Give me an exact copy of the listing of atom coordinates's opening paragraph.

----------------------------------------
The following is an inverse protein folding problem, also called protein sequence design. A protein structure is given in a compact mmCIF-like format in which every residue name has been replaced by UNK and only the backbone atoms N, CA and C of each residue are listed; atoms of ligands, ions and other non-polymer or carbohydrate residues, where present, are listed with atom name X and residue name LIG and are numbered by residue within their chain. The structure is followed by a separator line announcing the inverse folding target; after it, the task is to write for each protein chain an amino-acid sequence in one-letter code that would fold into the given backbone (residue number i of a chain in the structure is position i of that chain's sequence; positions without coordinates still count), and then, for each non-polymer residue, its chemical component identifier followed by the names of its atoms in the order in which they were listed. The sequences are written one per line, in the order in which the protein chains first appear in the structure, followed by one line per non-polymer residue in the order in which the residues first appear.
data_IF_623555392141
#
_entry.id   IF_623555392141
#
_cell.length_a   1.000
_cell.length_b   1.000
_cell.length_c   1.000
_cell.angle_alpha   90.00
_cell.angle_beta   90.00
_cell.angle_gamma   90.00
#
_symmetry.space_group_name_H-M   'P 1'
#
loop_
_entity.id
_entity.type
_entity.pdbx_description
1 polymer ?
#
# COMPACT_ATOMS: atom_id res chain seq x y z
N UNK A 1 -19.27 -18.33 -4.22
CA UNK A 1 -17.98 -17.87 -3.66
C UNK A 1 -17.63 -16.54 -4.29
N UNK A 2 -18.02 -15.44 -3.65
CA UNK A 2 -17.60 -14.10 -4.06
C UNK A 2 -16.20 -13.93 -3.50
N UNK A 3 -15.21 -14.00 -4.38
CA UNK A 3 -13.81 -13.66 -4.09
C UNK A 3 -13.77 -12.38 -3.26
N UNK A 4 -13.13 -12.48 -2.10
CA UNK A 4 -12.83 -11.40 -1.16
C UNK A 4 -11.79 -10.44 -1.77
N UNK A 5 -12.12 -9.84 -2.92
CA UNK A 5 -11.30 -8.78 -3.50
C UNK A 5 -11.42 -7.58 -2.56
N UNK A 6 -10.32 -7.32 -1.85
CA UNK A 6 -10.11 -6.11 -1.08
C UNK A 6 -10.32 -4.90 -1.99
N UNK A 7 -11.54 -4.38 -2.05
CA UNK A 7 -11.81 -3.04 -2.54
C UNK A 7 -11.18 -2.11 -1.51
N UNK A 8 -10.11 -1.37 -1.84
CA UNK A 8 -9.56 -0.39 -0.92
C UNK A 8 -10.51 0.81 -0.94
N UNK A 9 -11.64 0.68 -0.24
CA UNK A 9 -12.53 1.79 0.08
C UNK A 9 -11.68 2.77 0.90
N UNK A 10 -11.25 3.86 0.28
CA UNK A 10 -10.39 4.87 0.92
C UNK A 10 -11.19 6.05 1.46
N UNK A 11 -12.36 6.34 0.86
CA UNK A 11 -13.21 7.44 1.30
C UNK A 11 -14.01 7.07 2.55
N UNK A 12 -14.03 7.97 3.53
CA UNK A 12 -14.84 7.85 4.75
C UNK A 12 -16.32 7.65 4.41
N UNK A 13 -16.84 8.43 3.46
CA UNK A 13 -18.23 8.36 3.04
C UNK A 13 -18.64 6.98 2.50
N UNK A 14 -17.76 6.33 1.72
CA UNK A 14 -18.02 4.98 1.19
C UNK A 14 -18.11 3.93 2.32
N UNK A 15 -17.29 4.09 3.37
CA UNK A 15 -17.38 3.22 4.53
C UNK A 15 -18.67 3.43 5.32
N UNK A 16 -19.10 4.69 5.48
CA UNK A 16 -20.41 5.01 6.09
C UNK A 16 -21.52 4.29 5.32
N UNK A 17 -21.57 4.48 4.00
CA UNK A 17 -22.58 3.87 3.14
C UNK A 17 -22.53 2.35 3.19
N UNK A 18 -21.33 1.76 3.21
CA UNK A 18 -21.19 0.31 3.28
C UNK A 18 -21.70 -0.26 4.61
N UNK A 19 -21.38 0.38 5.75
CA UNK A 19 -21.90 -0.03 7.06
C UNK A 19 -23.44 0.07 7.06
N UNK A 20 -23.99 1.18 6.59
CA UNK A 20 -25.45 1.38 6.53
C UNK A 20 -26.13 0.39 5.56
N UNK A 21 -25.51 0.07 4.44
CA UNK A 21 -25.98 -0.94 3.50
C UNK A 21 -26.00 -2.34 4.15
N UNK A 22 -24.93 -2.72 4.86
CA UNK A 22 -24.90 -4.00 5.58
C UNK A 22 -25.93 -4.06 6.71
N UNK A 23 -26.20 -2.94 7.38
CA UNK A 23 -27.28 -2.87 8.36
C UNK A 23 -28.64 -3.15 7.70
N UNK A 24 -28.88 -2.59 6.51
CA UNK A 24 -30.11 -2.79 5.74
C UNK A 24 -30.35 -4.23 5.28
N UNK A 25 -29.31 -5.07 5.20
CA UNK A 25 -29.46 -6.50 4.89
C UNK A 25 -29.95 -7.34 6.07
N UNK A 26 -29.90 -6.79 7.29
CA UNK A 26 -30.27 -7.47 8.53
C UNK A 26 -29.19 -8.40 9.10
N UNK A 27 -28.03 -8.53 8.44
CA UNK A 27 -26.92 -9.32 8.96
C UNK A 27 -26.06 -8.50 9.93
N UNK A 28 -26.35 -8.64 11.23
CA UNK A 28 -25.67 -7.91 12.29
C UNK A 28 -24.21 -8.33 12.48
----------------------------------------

The following is an inverse protein folding problem, also called protein sequence design. A protein structure is given in a compact mmCIF-like format in which every residue name has been replaced by UNK and only the backbone atoms N, CA and C of each residue are listed; atoms of ligands, ions and other non-polymer or carbohydrate residues, where present, are listed with atom name X and residue name LIG and are numbered by residue within their chain. The structure is followed by a separator line announcing the inverse folding target; after it, the task is to write for each protein chain an amino-acid sequence in one-letter code that would fold into the given backbone (residue number i of a chain in the structure is position i of that chain's sequence; positions without coordinates still count), and then, for each non-polymer residue, its chemical component identifier followed by the names of its atoms in the order in which they were listed. The sequences are written one per line, in the order in which the protein chains first appear in the structure, followed by one line per non-polymer residue in the order in which the residues first appear.